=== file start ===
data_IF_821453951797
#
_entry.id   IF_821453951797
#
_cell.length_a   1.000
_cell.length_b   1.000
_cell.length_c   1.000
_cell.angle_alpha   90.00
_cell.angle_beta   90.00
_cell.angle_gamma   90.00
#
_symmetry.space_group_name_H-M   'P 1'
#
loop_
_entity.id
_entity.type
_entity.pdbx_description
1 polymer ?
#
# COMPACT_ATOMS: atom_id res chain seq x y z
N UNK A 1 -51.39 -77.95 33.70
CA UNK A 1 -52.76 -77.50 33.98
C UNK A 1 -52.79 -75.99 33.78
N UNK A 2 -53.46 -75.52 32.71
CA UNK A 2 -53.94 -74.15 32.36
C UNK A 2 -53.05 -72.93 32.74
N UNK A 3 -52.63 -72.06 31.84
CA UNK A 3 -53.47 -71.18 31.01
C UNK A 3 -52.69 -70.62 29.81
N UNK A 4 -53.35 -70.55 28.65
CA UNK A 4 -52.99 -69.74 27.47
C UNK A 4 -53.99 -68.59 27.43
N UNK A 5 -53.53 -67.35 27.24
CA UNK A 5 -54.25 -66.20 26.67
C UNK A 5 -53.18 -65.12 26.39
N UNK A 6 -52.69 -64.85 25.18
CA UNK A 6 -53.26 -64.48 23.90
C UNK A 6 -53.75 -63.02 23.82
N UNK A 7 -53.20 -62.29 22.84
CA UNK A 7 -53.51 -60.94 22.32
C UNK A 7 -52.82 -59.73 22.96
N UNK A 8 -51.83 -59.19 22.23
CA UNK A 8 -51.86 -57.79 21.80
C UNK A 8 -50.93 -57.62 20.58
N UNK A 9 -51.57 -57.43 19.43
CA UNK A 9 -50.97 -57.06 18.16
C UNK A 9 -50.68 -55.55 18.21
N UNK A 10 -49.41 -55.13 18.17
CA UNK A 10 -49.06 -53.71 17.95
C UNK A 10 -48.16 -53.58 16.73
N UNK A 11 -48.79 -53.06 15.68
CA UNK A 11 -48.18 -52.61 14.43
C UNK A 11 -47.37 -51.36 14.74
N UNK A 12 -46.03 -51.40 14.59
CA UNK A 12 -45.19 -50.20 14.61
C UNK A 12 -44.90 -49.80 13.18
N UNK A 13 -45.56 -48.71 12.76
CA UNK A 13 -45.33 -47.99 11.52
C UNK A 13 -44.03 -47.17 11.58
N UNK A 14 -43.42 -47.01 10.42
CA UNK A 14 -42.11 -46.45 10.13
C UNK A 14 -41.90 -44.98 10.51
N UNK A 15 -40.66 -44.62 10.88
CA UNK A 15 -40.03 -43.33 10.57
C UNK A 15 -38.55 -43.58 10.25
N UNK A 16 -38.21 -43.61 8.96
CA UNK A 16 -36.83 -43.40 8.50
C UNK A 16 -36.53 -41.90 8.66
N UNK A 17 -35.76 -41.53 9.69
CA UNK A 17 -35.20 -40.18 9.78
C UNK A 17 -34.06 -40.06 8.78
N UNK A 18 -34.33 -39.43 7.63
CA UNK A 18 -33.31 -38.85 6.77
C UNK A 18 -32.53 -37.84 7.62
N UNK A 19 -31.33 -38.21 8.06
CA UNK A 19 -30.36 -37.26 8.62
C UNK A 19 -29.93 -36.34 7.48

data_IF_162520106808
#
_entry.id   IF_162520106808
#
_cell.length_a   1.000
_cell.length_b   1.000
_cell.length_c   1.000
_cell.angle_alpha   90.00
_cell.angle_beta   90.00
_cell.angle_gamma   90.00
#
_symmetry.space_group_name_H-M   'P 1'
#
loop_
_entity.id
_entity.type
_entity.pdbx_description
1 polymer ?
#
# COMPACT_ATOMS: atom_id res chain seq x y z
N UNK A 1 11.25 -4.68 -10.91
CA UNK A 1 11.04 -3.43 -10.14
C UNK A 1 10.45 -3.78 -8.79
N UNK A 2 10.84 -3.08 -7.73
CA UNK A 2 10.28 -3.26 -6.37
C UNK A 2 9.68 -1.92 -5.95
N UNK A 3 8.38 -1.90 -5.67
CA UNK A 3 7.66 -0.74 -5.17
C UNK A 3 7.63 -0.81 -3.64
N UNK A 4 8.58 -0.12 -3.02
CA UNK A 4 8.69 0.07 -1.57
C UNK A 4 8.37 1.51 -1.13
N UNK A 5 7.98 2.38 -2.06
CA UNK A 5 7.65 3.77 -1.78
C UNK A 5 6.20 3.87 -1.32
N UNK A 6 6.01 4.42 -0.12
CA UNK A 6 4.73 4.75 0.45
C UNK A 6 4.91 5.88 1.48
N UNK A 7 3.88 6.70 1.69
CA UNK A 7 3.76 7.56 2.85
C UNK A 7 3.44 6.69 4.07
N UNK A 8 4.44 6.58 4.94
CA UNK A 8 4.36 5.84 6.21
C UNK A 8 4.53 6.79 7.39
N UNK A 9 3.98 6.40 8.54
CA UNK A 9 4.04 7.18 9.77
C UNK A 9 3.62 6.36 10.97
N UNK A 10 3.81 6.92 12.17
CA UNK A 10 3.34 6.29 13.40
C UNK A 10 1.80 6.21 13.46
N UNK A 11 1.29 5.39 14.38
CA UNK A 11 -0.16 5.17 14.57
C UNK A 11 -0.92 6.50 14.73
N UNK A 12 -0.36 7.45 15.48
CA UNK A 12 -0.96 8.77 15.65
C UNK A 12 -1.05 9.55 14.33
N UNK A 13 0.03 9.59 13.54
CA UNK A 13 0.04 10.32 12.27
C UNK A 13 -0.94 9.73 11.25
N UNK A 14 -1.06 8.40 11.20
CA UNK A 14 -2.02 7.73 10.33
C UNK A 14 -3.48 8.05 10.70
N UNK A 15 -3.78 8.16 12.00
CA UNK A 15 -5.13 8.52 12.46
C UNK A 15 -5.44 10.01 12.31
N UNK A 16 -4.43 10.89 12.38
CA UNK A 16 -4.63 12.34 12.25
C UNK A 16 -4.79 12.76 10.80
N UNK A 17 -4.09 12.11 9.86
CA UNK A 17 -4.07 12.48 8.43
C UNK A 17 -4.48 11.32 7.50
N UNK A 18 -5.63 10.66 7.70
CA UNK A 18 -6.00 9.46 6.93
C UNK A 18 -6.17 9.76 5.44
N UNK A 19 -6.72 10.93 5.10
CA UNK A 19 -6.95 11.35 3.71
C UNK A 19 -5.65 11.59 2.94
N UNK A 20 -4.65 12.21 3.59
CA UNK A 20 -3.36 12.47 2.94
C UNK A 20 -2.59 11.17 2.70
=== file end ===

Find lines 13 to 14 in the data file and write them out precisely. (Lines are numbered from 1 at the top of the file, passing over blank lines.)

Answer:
#
loop_